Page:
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Annabella Lwin, the Voice Of Bow Wow Wow, returns to town

By Lee Valentine Smith

She's best known as the voice of English New Wave band Bow Wow Wow, but Annabella Lwin has been active in the British music scene since she was 13 years old. The once-controversial band, formed with members of Adam and the Ants by former Sex Pistols manager Malcolm McLaren, scored a number of effusive, early '80s hits including their first single "C·30 C·60 C·90 Go!" through their remake of The Strangeloves "I Want Candy."

A successful solo performer and producer, Lwin returns to Atlanta tonight as part of the latest edition of the popular Retro Futura tour.

INsite caught up with the busy performer by phone from England.

Welcome back to Atlanta.

That's right! Last time, Howard Jones was headlining the tour with some really good bands. I only did a couple of shows on that tour, as I was filling in for Paul Young. I guess they thought I looked like him! We have a good line-up this time, too. I'm hoping we'll get the same great audiences who enjoy '80s music.

You are releasing EPs and singles. Is there a new album on the way?

Yes and I've wanted people to hear the ones that are out already as they can see there are different sides to Annabella Lwin. For the Retro dates, I'm not playing with my own band. I do a completely different thing with my band but I'm very blessed to be asked to be on this tour. I'm really excited about it.

Your career is all over the map, literally.

Well, when the bassplayer of Bow Wow Wow decided to go off on the road with a 22-year-old singer in 2013, I found a new band of musicians. It's really developed into something. When you play with a band and then go into the studio, you kind of know how each other work. It makes life a little bit easier to work with people on a regular basis. So I'm really itching to get back into the studio this year. I think that will happen after some more of these live shows I have coming up. I think it's time.

As an artist who began your career at such an early age, you've seen an incredible amount of change in the music industry.

I started when I was 13 and a half, so you're absolutely right about that! I worked with Bow Wow Wow through my teenage years. Then the band kicked me out, which was not all that unusual for those guys who were all much older than me. But I ended up trying to find the elegance within me. I'd been encouraged by the lead guitar player of Bow Wow Wow, Matthew Ashman. Unfortunately he passed away before we made it to Australia on tour. But I still remember him fondly and I've written a song about him, which I want to put out sometime in the future.

When they put you out of the band, did it open a new door of creativity for you or was it a temporary setback?

Well, it caused a lot of confusion. I was 17 and I was in a record office having a discussion with people telling me I should write a new album with older people. It was just confusing to me. I told them I wasn't really ready for it. I said, 'I'll try my best but I'm not really ready for it.' I was in deep shock. I loved performing - and I still do - and we were moving in a new direction musically so I was just confused.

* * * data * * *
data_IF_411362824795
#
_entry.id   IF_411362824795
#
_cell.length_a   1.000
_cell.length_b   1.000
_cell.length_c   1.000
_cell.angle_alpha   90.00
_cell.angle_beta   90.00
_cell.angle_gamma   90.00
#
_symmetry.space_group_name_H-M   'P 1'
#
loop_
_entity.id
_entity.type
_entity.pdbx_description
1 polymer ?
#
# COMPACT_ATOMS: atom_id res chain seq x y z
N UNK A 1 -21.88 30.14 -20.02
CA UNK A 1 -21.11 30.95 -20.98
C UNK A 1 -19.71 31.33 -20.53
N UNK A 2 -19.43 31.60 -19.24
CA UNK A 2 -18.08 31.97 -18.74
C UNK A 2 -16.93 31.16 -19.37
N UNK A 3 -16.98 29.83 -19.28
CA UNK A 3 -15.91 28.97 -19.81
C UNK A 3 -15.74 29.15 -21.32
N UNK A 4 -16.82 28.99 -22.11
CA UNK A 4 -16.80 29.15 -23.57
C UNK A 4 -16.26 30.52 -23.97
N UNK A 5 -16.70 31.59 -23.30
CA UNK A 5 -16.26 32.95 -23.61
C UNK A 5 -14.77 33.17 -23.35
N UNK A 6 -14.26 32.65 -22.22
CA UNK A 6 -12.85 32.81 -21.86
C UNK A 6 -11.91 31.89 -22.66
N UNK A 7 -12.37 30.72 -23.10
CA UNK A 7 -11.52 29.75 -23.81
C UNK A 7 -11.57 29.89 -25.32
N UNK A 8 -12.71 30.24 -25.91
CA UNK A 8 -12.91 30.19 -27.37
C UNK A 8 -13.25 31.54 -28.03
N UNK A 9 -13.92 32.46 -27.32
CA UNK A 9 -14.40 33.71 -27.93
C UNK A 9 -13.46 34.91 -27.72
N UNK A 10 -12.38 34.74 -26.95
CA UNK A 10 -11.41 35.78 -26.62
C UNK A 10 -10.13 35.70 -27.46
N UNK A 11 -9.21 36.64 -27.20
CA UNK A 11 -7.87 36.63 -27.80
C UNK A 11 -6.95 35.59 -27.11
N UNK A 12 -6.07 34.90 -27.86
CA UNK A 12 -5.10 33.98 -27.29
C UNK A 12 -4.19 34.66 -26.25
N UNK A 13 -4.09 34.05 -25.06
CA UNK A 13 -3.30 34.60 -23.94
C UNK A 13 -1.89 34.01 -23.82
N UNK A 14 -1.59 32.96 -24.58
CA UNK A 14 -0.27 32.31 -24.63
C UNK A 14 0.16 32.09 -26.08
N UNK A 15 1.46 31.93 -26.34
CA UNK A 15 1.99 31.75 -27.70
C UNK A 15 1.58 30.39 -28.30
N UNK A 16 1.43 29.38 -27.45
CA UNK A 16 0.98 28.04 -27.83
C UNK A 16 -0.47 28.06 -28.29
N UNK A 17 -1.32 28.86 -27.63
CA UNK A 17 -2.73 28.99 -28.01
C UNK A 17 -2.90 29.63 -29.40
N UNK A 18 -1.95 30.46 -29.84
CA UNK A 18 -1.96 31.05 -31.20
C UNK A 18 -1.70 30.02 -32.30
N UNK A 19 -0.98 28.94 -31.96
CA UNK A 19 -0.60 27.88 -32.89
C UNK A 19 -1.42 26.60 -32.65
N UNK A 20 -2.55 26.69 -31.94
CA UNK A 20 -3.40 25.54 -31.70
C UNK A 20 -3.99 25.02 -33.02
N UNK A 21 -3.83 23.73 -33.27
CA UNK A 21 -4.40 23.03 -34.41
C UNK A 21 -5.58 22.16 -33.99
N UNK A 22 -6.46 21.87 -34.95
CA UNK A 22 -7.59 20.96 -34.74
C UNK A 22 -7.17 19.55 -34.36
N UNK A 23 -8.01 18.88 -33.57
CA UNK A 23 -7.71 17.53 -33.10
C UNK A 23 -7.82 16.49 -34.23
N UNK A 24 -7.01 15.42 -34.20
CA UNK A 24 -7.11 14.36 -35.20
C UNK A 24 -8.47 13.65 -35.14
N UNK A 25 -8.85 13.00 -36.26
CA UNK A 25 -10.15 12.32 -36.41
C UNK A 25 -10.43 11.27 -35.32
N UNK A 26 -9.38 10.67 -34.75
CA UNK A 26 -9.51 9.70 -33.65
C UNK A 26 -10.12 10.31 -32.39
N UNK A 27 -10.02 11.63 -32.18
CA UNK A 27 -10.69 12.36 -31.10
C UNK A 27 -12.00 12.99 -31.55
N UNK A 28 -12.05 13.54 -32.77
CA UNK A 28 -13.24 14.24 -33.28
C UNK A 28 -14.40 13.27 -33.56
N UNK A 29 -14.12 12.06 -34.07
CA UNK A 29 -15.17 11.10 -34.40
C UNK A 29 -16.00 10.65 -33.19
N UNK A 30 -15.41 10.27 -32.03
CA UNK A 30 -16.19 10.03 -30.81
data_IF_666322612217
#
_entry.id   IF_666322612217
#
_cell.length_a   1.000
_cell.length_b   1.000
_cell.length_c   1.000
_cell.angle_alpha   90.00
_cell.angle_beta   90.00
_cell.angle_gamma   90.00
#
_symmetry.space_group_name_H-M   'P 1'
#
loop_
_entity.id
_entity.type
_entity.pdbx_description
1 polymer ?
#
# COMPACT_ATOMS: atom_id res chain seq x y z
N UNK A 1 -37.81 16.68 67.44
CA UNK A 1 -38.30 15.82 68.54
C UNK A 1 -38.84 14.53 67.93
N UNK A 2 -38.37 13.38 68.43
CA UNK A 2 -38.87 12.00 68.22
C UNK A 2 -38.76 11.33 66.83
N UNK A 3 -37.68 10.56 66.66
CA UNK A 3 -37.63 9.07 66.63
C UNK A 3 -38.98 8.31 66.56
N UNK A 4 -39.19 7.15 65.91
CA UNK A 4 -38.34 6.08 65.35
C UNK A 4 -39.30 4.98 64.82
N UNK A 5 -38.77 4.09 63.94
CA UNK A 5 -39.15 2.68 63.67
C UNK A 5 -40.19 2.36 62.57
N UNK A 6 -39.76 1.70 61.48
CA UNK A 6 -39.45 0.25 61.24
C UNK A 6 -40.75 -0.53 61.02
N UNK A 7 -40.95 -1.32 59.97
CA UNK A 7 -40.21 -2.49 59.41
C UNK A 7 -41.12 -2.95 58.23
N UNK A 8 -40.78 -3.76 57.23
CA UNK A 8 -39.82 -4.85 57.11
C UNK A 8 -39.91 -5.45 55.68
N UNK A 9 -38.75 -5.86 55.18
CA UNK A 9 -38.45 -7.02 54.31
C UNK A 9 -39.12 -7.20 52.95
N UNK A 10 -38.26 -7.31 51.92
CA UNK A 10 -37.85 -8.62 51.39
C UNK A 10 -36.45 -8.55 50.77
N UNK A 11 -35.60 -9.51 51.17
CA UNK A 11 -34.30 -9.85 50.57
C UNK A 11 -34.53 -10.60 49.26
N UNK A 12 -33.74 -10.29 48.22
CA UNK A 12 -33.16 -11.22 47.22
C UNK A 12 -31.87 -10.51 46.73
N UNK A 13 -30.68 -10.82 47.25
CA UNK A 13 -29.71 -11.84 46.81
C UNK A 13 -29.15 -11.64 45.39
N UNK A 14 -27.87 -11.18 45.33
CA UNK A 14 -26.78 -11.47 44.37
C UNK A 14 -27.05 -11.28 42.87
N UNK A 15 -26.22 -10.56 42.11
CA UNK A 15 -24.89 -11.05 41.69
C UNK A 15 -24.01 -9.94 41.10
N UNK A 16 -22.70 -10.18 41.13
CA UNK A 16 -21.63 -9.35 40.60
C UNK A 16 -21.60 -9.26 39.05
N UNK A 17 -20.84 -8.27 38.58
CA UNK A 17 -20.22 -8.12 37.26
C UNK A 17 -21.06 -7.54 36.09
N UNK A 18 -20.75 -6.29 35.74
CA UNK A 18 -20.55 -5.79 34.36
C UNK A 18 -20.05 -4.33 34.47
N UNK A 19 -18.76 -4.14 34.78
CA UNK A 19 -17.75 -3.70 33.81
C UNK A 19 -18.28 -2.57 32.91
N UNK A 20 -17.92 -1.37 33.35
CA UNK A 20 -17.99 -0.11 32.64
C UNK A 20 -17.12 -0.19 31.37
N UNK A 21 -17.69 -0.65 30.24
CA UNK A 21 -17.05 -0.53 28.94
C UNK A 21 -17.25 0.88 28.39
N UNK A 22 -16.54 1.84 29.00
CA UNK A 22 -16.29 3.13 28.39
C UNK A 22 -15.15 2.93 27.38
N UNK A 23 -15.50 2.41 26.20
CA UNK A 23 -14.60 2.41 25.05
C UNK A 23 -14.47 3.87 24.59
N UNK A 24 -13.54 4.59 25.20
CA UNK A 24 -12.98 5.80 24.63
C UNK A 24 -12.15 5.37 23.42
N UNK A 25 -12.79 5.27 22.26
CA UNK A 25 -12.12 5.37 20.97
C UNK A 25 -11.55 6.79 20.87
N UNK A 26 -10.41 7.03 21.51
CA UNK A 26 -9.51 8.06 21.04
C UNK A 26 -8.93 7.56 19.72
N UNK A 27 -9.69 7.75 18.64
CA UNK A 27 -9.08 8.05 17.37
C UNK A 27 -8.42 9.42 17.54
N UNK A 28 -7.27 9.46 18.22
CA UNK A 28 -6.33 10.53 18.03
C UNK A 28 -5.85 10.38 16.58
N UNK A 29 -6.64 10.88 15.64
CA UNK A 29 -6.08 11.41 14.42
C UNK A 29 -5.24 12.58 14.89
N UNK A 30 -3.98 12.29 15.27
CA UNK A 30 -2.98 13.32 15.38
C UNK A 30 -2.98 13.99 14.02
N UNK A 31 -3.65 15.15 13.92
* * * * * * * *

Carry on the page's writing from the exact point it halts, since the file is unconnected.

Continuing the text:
So you were propelled into becoming a solo artist.

I wouldn't have called myself that, though. I just wanted to write and pick with where I'd left with Matthew, writing songs. I was like, 'Well now what am I going to do?' So I just continued writing songs. I'd hook up with different musicians to work with. I'd go out to clubs and if I liked the way someone played, I'd end up getting in a room with them and doing a song. Not just musicians, but producers and DJ's, too because I love and respect all forms of music. I have loved music since I was a little girl, just singing along to the radio. As for being a solo artist, I think my idea of a solo artist is Prince or Stevie Wonder. I can not play an instrument enough to be what I'd call a musician, but I can go into a studio and come up with bass lines and drum patterns and going plinkety-plonk on a keyboard. But I wouldn't want to go on stage and do that because it would take away from what I'm supposed to be doing, which is to relay the songs and connect with the audience.

You come from such a visual time, with the advent of MTV and all the European music/fashion trends, the sight of you behind a guitar or piano just wouldn't be the Annabella we know and love.

Well there are some people who can pull that off with panache. [Sings a bit of "Cornflake Girl."] Tori Amos, right? She looks absolutely amazing playing piano and that's all I have to say about that. Since you're a guy, you know what I'm talking about. Lady Gaga, too. She's just getting stronger and stronger as a talent. From writing her own material to her entire career. It's about 'finding the flower of your joy' as they say. It's not about trying to copy anyone else. It's about moving in your own artistry, using the gifts you've been given in the best way you know how. Hopefully it makes it enjoyable for everyone and it helps people to feel uplifted.

Is that your goal for every performance?

Yes, I'm hoping that people feel uplifted when they hear or see me perform. People are accepting and receiving what you are trying to communicate with them. Because that's what I am, I'm a communicator, I'm a messenger.

The Retro Futura tour arrives tonight, Wednesday July 11 at Chastain Park. Showtime is 7 p.m. For more information visit



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